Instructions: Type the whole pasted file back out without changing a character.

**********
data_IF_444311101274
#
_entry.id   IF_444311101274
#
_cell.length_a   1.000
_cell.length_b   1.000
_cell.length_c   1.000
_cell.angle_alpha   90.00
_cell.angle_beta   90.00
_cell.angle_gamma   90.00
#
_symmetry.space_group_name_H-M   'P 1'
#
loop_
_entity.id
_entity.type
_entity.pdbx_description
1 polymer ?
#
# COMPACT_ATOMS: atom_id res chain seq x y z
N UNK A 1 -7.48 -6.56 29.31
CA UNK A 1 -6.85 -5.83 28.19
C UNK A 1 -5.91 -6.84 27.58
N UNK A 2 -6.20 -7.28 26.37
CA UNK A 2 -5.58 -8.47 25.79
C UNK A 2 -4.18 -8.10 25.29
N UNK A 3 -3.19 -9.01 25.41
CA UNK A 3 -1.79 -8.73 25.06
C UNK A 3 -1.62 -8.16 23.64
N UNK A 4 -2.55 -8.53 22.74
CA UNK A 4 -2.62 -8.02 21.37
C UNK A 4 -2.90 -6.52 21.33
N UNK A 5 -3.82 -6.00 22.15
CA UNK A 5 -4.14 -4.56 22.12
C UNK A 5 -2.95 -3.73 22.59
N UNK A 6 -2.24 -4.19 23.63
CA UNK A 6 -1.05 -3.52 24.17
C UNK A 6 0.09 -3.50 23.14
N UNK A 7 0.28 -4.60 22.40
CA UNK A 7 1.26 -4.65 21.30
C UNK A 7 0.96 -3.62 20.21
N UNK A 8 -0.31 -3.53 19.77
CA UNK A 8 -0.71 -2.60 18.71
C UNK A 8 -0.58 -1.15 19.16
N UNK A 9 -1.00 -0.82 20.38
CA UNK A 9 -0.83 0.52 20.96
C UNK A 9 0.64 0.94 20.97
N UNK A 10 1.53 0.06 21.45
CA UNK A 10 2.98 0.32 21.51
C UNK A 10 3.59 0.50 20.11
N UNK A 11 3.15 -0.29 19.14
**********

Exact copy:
data_IF_444311101274
#
_entry.id   IF_444311101274
#
_cell.length_a   1.000
_cell.length_b   1.000
_cell.length_c   1.000
_cell.angle_alpha   90.00
_cell.angle_beta   90.00
_cell.angle_gamma   90.00
#
_symmetry.space_group_name_H-M   'P 1'
#
loop_
_entity.id
_entity.type
_entity.pdbx_description
1 polymer ?
#
# COMPACT_ATOMS: atom_id res chain seq x y z
N UNK A 1 -7.48 -6.56 29.31
CA UNK A 1 -6.85 -5.83 28.19
C UNK A 1 -5.91 -6.84 27.58
N UNK A 2 -6.20 -7.28 26.37
CA UNK A 2 -5.58 -8.47 25.79
C UNK A 2 -4.18 -8.10 25.29
N UNK A 3 -3.19 -9.01 25.41
CA UNK A 3 -1.79 -8.73 25.06
C UNK A 3 -1.62 -8.16 23.64
N UNK A 4 -2.55 -8.53 22.74
CA UNK A 4 -2.62 -8.02 21.37
C UNK A 4 -2.90 -6.52 21.33
N UNK A 5 -3.82 -6.00 22.15
CA UNK A 5 -4.14 -4.56 22.12
C UNK A 5 -2.95 -3.73 22.59
N UNK A 6 -2.24 -4.19 23.63
CA UNK A 6 -1.05 -3.52 24.17
C UNK A 6 0.09 -3.50 23.14
N UNK A 7 0.28 -4.60 22.40
CA UNK A 7 1.26 -4.65 21.30
C UNK A 7 0.96 -3.62 20.21
N UNK A 8 -0.31 -3.53 19.77
CA UNK A 8 -0.71 -2.60 18.71
C UNK A 8 -0.58 -1.15 19.16
N UNK A 9 -1.00 -0.82 20.38
CA UNK A 9 -0.83 0.52 20.96
C UNK A 9 0.64 0.94 20.97
N UNK A 10 1.53 0.06 21.45
CA UNK A 10 2.98 0.32 21.51
C UNK A 10 3.59 0.50 20.11
N UNK A 11 3.15 -0.29 19.14